Recruiting season never ends. Even as faxes from 2014 recruits were rolling into football offices, coaches across the country, including recruiting ace Tommy Thigpen, were making calls to 2015 prospects. With the usual caveats (injury, reevaluation, etc.), here's the first look at Tennessee's needs and targets for the 2015 recruiting cycle, with quarterbacks up first.
|10||Riley Ferguson||2||RS FR||0||0||3||0.8741|
|12||Nathan Peterman||3||RS SO||4||1||3||0.8884|
Tennessee will have an open competition for the starting quarterback position this spring, with the underwhelming trio of senior Justin Worley, redshirt sophomore Nathan Peterman, and sophomore Josh Dobbs competing against message board favorite Riley Ferguson. The situation for 2015 likely plays out the same way, regardless of who wins this year's derby: with Worley graduating, one of the three backup quarterbacks will transfer, with the primary backup in 2014 the heir apparent for 2015.
Most schools keep between 3-4 scholarship quarterbacks on the roster, signing a quarterback in every recruiting cycle. With Worley exhausting his eligibility at the end of this year and one of the remaining three quarterbacks likely to transfer, the Vols need to sign at least one quarterback in the 2015 class strictly from a numbers perspective. If the coaching staff sees developmental or injury setbacks from the quarterbacks currently on campus, the Vols could be in the market for multiple players, including a JUCO signee.
|Ricky Town||CA||PRO||None||5||0.9963||Y; USC|
|De'Andre Johnson||FL||DUAL||None||3||0.8811||Y; FSU|
Tennessee has offered scholarships to fourteen quarterbacks in the current cycle: 8 dual-threat, 6 pro-style, and one athlete. If that seems like a lot, well, less than half are probably committable1 at the current time. Tennessee will almost certainly take a smaller class in 2015, and the coaching staff increased the Vols' recruiting profile with the 2014 class.
Names to Know
Tennessee's top three uncommitted targets are all 5-star, national players. Josh Rosen, a pro-style quarterback from a prep powerhouse in Bellflower, California, is a tall, lanky prospect with a rocket arm and the top ranked quarterback in the nation. Although Tennessee has had success in the recent past recruiting California quarterbacks like Casey Clausen and Erik Ainge, Rosen is widely expected to stay on the west coast, where it looks like a battle between Stanford, UCLA, and Cal.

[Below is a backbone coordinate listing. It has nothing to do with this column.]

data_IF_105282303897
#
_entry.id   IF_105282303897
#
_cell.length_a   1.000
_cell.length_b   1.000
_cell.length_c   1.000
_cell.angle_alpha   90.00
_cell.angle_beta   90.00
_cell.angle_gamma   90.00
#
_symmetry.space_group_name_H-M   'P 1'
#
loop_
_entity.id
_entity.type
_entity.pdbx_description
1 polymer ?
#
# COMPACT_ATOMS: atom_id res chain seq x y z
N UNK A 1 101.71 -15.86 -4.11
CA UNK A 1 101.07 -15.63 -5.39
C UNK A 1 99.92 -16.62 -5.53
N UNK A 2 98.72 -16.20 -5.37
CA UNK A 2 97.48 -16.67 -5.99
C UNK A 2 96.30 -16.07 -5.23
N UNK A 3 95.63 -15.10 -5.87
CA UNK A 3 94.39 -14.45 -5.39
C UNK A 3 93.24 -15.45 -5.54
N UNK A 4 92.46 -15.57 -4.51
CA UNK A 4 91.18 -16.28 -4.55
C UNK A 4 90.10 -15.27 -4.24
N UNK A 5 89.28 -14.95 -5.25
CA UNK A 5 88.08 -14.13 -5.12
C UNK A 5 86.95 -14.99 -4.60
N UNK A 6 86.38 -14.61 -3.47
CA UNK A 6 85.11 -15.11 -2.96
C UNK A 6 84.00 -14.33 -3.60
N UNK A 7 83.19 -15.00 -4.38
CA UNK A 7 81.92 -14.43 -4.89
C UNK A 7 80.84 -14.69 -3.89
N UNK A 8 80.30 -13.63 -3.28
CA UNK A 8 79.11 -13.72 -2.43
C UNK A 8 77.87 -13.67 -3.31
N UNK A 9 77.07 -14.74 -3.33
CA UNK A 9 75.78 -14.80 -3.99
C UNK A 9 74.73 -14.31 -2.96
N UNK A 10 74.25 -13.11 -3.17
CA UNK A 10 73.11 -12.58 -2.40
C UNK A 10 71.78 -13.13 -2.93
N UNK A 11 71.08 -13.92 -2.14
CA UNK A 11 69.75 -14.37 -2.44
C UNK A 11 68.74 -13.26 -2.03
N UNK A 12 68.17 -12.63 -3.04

Torrance Gibson, a dual threat quarterback from Fort Lauderdale, FL, is a Terrell Pryor-clone who is equally dangerous with his legs and his arm. Gibson is a perfect fit for the spread offense head coach Butch Jones wants to run, but pulling him away from Miami (led by veteran south Florida recruiter James Coley) and Ohio State (where Urban Meyer is pitching him the Pryor comparisons hard) is probably too tough of a task.
Jarrett Stidham, a dual threat quarterback from Stephenville, TX, is an extremely talented passer who will need to work on his physique to withstand the pounding of major conference football. Stidham claims offers from Alabama, Oregon, Oklahoma, and Texas A&M, among others, but seems to be more interested in the high-flying offenses at Baylor and Texas Tech. Tennessee is in hot pursuit of Stidham, pitching him on a combination of early playing time and the opportunity to be surrounded by talented skill position players like Marquez North, Josh Malone, and Jalen Hurd. If the Vols can show improvement on offense during spring practice, watch out.
Finally, keep an eye on athlete Jauan Jennings from Blackman High School in Murfreesboro, Tennessee. Vanderbilt was heavily involved in recruiting him under former coach James Franklin, because many schools were recruiting Jennings as an athlete rather than strictly as a quarterback. With Franklin's move to Penn State, bet that primary recruiter Willie Martinez is turning up the heat on Jennings. If the Vols begin to pick up momentum with in-state prospects again, it will become very difficult for a player with mid-state connections like Jennings to turn down Tennessee.
1. For a textbook example of the difference between an offer and a committable offer, read this article from Recruiting Nation on CB Duke Shelley.↩
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